I, like millions of people before me, had to ride it out. I felt lost, detached like a leaf that was constantly pushed and spun around in the wind. My emotions buffeted me along; I could not think. I could only follow whatever force it was that led me to put one foot in front of the other.
While riding out these all too vivid emotions that left me wrung out and sometimes desperately sobbing, begging for Martin to come and get me, I met someone. Noel and I were in every way a ‘rebound’ couple; we were both confused by the twist of a new relationship that somehow simultaneously made no sense and perfect sense.
Sitting on my emotional roller coaster, it felt odd to feel drawn to a rather strange, true blue Aussie. I had met Noel a few days after landing on the other side of the world. What confounded me more was that he seemed to have every relationship turn-off I could think of. He was a divorcee. He had kids. There was a substantial age difference between us (sixteen years, though quite often I am the more mature), and he sported a rather thick beard. As a wandering soul, who had not quite found his place in life, Noel could not have been more different from an unworldly, shy ‘English Rose.’ Despite the clashing of two worlds, every wobbly particle of my being egged me on to be near him.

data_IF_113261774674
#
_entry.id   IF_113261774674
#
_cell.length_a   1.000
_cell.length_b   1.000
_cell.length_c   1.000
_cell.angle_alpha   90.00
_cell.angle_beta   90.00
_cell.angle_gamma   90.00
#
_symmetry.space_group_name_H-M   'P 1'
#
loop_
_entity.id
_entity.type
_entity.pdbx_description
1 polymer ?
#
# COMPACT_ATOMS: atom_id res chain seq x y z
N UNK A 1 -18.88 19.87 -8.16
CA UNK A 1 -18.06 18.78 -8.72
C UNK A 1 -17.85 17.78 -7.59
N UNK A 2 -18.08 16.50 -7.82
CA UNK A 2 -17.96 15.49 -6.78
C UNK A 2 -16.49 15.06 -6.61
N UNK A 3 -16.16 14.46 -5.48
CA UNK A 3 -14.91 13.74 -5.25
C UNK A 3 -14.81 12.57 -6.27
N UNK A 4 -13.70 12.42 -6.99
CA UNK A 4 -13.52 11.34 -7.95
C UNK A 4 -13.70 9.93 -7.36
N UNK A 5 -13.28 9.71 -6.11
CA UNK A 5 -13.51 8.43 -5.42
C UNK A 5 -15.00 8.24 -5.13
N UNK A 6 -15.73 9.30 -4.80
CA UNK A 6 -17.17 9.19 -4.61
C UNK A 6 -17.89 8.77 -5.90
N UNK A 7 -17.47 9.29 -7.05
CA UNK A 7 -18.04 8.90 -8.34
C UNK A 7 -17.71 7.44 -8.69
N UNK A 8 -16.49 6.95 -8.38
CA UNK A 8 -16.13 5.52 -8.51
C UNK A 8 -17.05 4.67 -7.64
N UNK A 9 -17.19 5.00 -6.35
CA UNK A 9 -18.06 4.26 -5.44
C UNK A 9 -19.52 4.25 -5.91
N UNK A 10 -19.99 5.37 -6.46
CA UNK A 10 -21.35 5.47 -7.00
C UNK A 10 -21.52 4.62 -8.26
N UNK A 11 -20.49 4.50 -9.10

Meanwhile my head said, ‘Whoa, rebound.’
We had met through family; actually we’re related. Uncle Noel and I are intrinsically linked through marriage, not blood. Having family in Australia meant a straightforward welcome and a gentle introduction in to a new culture. It also meant a new connection for us both that would transport us into a movie-like adventure and, eventually, into an inner tranquillity I have only read about.
I spent three months in Australia, partly travelling along the east coast and partly travelling with Noel. At the end of a remarkable journey, where I fell deeply in love with one man while grieving for another, I returned to the UK for a whirlwind three weeks in Hertfordshire, where I had grown up. I had a brand new car and a rather nice apartment to deal with, and a multitude of goodbyes.
My parents had long ago accepted I was different: ‘flighty,’ I think is fair. In fact, I’m constantly amazed that my parents still talk to me at all after my wayward teenage years and my inability to settle – but that’s another story. They weren’t at all surprised when I revealed I was going back to Australia. Without a single question or thought, they offered their complete support and love.
‘As long as you’re happy,’ they said.
They’re pure gold in human form.
Not once did I question my decision. During drunken, painful farewells with friends and tearful, wrenching goodbyes with close family, I had not one doubt. Even the heart-raw farewells with my niece and nephew didn’t give me pause. Their fear of a barmy aunt in the family were totally confirmed when I blubbed on their shoulders.
‘Why are you going if it makes you cry?’ my nephew’s wide, slightly fearful eyes seemed to hold many questions, as he tried to peel off my clinging arms.
‘I dunno,’ I sobbed, covertly wiping my nose on his skinny shoulder. What could I say? ‘There’s this old, hairy man waiting for me the other side of the world, I have no idea why, but I have to be with him!’
Actually, I knew why, he made me laugh. Not just giggle or snigger from time to time, but a full, belly aching, wet knickers guffaw. On occasions, I made him laugh too, though sometimes it was a little embarrassing, as it was usually when I was trying to be serious.